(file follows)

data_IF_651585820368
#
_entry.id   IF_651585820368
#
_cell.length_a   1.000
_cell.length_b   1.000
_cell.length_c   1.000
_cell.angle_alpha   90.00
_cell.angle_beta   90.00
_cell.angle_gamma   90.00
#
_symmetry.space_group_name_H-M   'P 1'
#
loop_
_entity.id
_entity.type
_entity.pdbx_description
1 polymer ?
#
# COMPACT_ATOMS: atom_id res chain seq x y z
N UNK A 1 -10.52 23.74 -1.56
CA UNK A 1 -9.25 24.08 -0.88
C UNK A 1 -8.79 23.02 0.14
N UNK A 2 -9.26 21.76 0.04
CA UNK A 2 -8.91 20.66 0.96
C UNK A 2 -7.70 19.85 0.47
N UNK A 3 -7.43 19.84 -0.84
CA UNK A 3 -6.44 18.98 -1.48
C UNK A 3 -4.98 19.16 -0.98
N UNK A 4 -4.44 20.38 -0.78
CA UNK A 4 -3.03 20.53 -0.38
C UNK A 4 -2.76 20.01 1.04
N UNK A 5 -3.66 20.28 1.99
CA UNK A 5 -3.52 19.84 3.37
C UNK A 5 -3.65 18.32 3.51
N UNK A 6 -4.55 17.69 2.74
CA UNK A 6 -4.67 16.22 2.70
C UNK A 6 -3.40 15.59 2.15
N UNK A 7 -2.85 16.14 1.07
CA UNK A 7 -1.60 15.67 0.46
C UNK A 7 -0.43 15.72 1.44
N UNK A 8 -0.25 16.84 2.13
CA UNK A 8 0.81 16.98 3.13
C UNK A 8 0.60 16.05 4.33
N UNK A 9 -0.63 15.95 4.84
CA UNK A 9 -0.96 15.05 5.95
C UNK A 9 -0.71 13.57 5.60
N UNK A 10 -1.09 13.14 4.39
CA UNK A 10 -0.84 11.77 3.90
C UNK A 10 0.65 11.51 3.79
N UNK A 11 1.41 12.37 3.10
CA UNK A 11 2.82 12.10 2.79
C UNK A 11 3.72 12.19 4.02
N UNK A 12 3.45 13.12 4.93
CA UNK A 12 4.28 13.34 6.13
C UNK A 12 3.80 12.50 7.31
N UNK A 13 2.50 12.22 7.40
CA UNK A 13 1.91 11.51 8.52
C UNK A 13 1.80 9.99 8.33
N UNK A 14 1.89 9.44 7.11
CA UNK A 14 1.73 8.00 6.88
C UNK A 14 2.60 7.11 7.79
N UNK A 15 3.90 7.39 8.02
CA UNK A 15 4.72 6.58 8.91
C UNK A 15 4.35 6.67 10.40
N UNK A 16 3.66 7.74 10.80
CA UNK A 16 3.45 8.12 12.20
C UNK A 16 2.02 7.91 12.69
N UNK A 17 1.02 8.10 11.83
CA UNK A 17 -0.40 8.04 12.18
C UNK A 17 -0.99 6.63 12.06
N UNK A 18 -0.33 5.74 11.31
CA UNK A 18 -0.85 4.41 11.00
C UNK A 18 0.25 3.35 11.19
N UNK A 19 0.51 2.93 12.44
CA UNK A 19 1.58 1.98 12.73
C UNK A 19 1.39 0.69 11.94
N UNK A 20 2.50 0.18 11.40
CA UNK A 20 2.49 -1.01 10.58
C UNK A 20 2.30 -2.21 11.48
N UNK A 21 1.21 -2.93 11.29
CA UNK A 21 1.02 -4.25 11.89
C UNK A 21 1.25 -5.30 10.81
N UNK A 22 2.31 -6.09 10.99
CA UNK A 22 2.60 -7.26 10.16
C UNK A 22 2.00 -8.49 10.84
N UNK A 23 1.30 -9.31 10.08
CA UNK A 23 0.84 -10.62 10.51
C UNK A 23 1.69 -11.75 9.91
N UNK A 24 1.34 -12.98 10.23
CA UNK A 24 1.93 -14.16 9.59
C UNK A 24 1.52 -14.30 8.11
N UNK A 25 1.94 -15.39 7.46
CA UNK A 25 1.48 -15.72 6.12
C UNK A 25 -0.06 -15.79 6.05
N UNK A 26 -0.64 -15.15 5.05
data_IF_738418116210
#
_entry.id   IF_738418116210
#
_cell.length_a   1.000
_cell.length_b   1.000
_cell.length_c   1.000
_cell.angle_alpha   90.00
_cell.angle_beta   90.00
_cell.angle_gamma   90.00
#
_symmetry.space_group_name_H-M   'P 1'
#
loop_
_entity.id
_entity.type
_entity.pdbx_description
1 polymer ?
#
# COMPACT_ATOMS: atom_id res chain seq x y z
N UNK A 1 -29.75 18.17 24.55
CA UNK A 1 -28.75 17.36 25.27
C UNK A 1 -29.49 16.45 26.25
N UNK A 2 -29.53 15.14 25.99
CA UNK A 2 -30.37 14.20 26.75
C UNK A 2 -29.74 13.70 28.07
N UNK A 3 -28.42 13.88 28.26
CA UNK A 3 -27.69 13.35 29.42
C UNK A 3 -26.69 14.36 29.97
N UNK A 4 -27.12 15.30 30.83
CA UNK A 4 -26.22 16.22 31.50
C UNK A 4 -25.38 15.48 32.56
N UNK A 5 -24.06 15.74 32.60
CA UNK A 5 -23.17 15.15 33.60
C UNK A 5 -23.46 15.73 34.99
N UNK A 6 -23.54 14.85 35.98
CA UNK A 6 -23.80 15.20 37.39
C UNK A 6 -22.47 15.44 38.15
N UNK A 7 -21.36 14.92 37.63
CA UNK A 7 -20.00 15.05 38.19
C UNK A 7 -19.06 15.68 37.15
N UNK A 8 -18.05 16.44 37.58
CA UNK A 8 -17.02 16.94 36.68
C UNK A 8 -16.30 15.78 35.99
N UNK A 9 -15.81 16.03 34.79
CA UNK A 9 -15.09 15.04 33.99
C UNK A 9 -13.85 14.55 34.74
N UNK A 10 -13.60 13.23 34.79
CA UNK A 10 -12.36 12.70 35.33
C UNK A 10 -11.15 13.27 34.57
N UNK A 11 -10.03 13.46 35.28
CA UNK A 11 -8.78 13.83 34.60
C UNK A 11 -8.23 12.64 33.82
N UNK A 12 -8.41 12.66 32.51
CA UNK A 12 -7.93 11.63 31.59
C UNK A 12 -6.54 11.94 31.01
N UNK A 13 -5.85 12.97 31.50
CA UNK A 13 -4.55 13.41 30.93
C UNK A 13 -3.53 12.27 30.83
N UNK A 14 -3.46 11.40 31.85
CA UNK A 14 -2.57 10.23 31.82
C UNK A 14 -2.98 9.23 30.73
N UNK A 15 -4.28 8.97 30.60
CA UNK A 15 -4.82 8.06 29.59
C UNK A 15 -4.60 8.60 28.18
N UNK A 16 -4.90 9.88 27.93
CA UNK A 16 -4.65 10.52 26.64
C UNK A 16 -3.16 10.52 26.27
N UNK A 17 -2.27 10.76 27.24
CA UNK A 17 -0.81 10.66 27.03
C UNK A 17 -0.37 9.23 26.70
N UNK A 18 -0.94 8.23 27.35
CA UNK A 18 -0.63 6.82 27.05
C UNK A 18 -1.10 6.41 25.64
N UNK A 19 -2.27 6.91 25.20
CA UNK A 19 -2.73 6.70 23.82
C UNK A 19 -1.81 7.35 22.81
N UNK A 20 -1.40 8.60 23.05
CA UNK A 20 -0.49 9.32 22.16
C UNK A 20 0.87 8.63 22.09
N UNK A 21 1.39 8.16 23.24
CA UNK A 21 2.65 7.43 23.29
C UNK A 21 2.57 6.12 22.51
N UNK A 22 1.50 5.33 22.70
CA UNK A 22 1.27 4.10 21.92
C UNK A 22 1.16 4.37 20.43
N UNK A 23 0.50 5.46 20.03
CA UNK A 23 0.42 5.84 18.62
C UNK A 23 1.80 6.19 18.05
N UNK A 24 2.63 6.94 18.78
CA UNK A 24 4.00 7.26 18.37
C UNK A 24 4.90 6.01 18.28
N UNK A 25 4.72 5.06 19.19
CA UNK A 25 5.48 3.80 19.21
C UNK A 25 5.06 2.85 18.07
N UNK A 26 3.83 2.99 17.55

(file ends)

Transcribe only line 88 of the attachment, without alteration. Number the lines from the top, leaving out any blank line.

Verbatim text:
CA UNK A 23 0.84 -10.62 10.51